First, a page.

Mile High Comics: A Story of Passion

Everyone hopes that one day they can make a living from their passions. Chuck Rozanski, founder and owner of Mile High Comics, made his dream a reality. While the comic book industry doesn’t seem very lucrative, Rozanski shares and spreads his passion for comic books and made his mark in the industry, creating one of the most successful comic book stores in the nation.

Although Mile High Comics is dubbed “America’s Largest and Friendliest Comics Retailer,” Rozanski’s love of comics began early when he was a child living with his family in Germany. His mother used comic books to teach him English. His family moved to the United States in 1960 where his comic book passion and collection really took off.

A teenage Chuck Rozanski poses with his comic collection.

A teenage Chuck Rozanski poses with his comic collection.

His childhood love of comics did not stop when he left Germany. Quite the opposite happened, actually. Rozanski
turned his passion for comics into a business and he wasn’t stopping any time soon. The first official branch of Mile High Comics started in Rozanski’s parents’ basement in Colorado Springs in 1969. From here, he sold back issues of comics through mail order ads in comic magazines. As a fourteen year old, Rozanski was selling his comics in the Colorado Springs flea-market circuit.

Despite his various means of sales, this was not enough to satisfy Rozanski’s passions. He founded the Colorado Springs Comics Club in 1971. Rozanski was a teenager on a mission to get the world to love comics and no one could get in his way.

The early years of Mile High Comics did not pull in many profits, but that streak would soon end. Rozanski profited a nice $1,800 when he attended Multicon in Oklahoma City, his first – but certainly not his last – national comic book convention. These profits set the stage for the company to thrive in future years.

At the mere age of nineteen, Rozanski had already opened the first retail store of Mile High Comics in Boulder, Colorado. Within two years, the company had expanded to own three store locations. Rozanski had turned his childhood passion into a viable way to make a living, and at such a young age.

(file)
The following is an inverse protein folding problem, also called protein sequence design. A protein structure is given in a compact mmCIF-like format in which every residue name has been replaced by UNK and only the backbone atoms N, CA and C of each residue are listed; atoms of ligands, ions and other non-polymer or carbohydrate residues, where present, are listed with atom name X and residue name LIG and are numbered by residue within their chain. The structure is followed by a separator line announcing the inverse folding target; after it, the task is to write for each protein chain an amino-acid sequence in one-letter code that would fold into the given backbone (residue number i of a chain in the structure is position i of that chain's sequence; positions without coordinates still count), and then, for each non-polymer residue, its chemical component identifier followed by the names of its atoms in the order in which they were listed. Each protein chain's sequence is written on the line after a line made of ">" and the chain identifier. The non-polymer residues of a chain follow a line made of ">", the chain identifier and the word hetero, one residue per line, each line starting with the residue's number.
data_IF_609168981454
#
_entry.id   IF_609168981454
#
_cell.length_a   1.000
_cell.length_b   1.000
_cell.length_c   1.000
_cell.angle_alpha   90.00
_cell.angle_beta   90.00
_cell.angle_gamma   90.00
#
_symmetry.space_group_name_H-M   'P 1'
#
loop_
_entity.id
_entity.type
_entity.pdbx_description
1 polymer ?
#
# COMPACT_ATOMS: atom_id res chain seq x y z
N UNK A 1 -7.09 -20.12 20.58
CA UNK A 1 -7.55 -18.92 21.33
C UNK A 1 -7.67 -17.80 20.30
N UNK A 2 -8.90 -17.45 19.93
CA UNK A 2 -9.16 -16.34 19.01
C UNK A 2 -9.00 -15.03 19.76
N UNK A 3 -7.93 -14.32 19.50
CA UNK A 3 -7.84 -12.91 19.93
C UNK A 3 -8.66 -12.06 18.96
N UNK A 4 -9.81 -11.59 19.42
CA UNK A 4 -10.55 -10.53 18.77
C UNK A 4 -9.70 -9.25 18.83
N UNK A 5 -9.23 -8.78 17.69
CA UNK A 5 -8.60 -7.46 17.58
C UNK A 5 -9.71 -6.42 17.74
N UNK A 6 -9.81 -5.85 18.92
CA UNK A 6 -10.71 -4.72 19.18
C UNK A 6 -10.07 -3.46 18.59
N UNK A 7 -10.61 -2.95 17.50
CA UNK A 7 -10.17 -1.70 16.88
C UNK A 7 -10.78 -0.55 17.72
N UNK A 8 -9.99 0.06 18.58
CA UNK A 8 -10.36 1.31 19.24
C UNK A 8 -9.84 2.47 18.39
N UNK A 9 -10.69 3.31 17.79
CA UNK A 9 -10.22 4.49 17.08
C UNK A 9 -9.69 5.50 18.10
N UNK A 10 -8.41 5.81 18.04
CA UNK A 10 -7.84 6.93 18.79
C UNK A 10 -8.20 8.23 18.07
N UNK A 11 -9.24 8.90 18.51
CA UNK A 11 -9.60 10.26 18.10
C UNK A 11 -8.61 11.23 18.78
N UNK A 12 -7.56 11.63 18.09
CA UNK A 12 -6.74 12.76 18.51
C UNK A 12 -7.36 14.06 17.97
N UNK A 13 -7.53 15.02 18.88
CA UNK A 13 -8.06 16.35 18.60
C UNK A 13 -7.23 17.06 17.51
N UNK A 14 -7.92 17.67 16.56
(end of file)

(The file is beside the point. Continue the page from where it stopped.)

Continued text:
The way Chuck Rozanski started and continues his business fits very well with Archibald MacLeish’s idea of how a bookstore should be run. Although comics are not the typical books, the basis for a comic book store should be the same as any other type of bookstore. MacLeish stresses that booksellers must have “opinions about the content and the value of the books they sold” (13). He also believes that “books are sold by the enthusiasm of people who know and respect them” (13). Rozanski has that enthusiasm, and so do his employees. Rozanski has a true passion for the books he sells, which allows Mile High Comics to thrive.

mhc superman

The cover of the first Superman comic.

Money was not always good for Mile High Comics, but that did not allow Rozanski to give up his dreams. In December of 1977, Rozanski found the comic collection of a lifetime. This collection, the Edward Church Collection, held about 16,000 comic books in mint condition that dated between 1937 and 1955, which represented the Golden Age of comic books. This collection included a copy of the first Superman comic. No lack of money could let Rozanski pass up the opportunity to buy such a collection. This collection became known as the Mile High Collection. After acquiring this collection, Rozanski decided that would be his life’s work and dedication to promote “comics as an art form, and do everything in [his] power to help the comics industry to prosper” as he writes on the history page of the store’s website.

While this purchase set the company back financially, it allowed Mile High Comics to expand its business further than before. A mail-order operation was put into place, which soon became more prosperous than the stores themselves. In 1979, Rozanski purchased the mail-order division of Richard Alf Comics, which helped the company to expand greatly. Soon after this acquisition, Mile High Comics began to advertise in Marvel comic books. This double-page ad that listed prices of back issues was the first of its kind and gave Mile High Comics a huge burst in its sales of back issues.

The comic business was at its peak in the 1980s and Mile High Comics was climbing that mountain. By 1987, Mile High was earning $3.5 million in sales per year. Unfortunately, this high would not last. The company needed to find new ways of generating revenue. The mail-order business was just not enough for the company to keep going forward.